| Ellen G. White Estate

Where did Ellen White say that God has left the church?

Using some of the words you gave me, I did a search for such a statement. I did not find it. Actually, I have a hard time thinking that Mrs. White made a statement such as you have asked for. I recall other statements she made, with which this one would be quite out of harmony.

Here’s a prime one:

During ages of spiritual darkness the church of God has been as a city set on a hill. From age to age, through successive generations, the pure doctrines of heaven have been unfolding within its borders. Enfeebled and defective as it may appear, the church is the one object upon which God bestows in a special sense His supreme regard. It is the theater of His grace, in which He delights to reveal His power to transform hearts (The Acts of the Apostles, 12).

If Mrs. White believed that God had left the church long ago, why would she stay with it?

It is possible that you may be thinking of a much more limited kind of statement, from the years between 1888 and 1901—the ones featured in A. V. Olson’s book Thirteen Crisis Years: 1888–1901. Here are some statements along this line, as collected in the book Last Day Events, pages 50, 51:

The voice from Battle Creek [the General Conference], which has been regarded as authority in counseling how the work should be done, is no longer the voice of God.—17MR 185 (1896). . . .

That these men should stand in a sacred place, to be as the voice of God to the people, as we once believed the General Conference to be—that is past.—GCB April 3, 1901, p. 25.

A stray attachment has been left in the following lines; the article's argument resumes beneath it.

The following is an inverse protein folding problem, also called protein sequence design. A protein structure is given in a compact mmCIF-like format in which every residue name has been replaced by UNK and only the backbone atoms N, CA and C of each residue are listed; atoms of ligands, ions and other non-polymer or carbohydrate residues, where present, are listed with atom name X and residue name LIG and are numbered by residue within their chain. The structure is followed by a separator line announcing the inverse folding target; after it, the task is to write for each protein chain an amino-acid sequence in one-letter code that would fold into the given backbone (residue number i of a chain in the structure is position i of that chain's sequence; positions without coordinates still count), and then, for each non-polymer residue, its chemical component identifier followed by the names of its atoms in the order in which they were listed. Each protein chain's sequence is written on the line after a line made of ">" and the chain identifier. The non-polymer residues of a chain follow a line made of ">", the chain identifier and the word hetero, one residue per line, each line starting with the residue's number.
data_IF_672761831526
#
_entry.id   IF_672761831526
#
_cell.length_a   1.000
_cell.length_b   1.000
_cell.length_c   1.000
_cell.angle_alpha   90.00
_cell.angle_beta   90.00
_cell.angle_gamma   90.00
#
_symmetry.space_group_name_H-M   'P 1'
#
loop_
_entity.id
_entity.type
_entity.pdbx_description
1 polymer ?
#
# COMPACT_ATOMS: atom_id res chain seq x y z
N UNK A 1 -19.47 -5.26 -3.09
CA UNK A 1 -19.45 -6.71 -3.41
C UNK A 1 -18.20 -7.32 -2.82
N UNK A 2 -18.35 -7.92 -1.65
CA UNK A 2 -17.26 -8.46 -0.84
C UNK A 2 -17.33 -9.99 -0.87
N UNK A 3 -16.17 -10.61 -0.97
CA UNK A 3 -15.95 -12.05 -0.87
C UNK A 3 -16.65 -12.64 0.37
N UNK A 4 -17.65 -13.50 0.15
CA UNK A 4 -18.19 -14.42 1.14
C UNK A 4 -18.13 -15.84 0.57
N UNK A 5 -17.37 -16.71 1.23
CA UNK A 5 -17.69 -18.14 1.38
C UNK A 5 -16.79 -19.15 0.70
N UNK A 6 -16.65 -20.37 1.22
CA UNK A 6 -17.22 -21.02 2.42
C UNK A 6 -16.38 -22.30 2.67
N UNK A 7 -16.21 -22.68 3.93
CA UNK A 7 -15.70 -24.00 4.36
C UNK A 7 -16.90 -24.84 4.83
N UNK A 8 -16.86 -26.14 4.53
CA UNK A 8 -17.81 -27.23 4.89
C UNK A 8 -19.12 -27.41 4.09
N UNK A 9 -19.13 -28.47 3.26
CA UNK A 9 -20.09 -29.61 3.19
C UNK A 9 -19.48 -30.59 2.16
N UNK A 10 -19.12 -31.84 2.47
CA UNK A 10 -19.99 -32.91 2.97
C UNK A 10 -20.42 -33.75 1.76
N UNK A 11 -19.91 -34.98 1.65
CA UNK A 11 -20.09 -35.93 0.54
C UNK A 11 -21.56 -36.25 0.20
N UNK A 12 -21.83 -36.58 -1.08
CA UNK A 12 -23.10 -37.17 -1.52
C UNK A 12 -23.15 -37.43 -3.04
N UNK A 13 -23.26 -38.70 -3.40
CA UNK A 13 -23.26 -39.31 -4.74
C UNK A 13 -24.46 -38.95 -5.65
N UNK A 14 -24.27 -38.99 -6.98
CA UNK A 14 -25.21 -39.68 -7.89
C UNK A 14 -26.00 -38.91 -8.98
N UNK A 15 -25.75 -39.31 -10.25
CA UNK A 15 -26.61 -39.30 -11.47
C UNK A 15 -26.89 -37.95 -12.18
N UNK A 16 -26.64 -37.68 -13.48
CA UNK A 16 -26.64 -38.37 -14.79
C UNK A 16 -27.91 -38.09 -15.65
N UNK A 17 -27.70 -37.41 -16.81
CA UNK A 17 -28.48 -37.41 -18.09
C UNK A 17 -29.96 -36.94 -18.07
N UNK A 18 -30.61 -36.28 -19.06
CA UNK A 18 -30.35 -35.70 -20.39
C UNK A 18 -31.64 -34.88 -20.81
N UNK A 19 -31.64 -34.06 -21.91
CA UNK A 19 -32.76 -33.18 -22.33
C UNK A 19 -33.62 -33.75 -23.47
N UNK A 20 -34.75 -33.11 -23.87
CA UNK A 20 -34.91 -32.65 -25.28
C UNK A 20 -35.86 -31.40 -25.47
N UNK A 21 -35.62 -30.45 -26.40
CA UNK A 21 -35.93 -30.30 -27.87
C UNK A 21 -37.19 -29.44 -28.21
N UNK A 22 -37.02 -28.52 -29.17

You will find, however, that Mrs. White did not continue to hold such a negative view. After the reorganization of 1901 addressed the serious problems, she took quite a different view. Here are several statements that she made after that reorganization (all found in Last Day Events, 55, 56). The last quotation is her final message to the Seventh-day Adventist Church in General Conference session, read to the assembly by the General Conference president, A. G. Daniells, on May 27, 1913:

We cannot now step off the foundation that God has established. We cannot now enter into any new organization, for this would mean apostasy from the truth.—2SM 390 (1905).

I am instructed to say to Seventh-day Adventists the world over, God has called us as a people to be a peculiar treasure unto Himself. He has appointed that His church on earth shall stand perfectly united in the Spirit and counsel of the Lord of hosts to the end of time.—2SM 397 (1908).

At times, when a small group of men entrusted with the general management of the work have, in the name of the General Conference, sought to carry out unwise plans to restrict God’s work, I have said that I could no longer regard the voice of the General Conference, represented by these few men, as the voice of God. But this is not saying that the decisions of a General Conference composed of an assembly of duly appointed, representative men from all parts of the field should not be respected.

God has ordained that the representatives of His church from all parts of the earth, when assembled in a General Conference, shall have authority. The error that some are in danger of committing is in giving to the mind and judgment of one man, or of a small group of men, the full measure of authority and influence that God has invested in His church in the judgment and voice of the General Conference assembled to plan for the prosperity and advancement of His work.—9T 260, 261 (1909).

God has invested His church with special authority and power which no one can be justified in disregarding and despising, for he who does this despises the voice of God.—AA 164 (1911).

I am encouraged and blessed as I realize that the God of Israel is still guiding His people and that He will continue to be with them, even to the end.—2SM 406 (1913).

If you will read the entire chapter of Last Day Events, you will see the whole sweep of the issue and get a good overview of the reasons why Mrs. White said what she did and why she was later able to say something quite different.

See also the preceding and the following questions and answers.

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